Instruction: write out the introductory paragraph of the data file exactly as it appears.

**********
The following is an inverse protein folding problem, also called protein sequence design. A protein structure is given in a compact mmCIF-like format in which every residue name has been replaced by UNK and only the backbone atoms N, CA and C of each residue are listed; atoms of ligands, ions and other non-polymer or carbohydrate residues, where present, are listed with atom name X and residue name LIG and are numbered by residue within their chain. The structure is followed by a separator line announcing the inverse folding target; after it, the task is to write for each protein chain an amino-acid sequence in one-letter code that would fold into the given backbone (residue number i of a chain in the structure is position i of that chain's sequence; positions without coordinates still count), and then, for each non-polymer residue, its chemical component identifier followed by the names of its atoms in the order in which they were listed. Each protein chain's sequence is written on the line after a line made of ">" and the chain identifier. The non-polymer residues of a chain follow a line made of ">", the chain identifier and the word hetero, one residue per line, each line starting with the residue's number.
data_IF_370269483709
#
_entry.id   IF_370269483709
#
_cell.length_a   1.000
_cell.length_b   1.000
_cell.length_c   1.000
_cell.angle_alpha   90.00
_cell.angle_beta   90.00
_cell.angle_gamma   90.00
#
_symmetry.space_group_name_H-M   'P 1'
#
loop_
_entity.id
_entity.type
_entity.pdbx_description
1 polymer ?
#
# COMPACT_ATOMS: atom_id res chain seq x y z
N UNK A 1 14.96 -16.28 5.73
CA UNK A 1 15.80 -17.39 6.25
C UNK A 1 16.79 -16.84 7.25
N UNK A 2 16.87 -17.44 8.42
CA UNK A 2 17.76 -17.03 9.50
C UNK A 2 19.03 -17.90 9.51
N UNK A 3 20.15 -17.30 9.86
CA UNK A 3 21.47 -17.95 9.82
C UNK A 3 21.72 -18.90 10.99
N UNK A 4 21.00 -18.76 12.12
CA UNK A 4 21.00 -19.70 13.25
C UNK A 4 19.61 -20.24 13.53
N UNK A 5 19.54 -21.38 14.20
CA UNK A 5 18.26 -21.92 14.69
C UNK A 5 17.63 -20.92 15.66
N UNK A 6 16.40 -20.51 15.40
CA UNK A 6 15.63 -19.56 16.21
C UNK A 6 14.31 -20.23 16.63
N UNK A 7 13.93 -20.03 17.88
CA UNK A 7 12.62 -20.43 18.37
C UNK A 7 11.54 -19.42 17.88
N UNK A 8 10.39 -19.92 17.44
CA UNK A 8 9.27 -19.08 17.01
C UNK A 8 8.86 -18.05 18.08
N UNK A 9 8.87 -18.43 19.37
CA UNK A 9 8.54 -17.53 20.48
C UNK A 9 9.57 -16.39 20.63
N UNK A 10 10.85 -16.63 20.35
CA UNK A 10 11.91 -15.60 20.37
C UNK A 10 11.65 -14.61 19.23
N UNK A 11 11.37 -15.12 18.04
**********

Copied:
The following is an inverse protein folding problem, also called protein sequence design. A protein structure is given in a compact mmCIF-like format in which every residue name has been replaced by UNK and only the backbone atoms N, CA and C of each residue are listed; atoms of ligands, ions and other non-polymer or carbohydrate residues, where present, are listed with atom name X and residue name LIG and are numbered by residue within their chain. The structure is followed by a separator line announcing the inverse folding target; after it, the task is to write for each protein chain an amino-acid sequence in one-letter code that would fold into the given backbone (residue number i of a chain in the structure is position i of that chain's sequence; positions without coordinates still count), and then, for each non-polymer residue, its chemical component identifier followed by the names of its atoms in the order in which they were listed. Each protein chain's sequence is written on the line after a line made of ">" and the chain identifier. The non-polymer residues of a chain follow a line made of ">", the chain identifier and the word hetero, one residue per line, each line starting with the residue's number.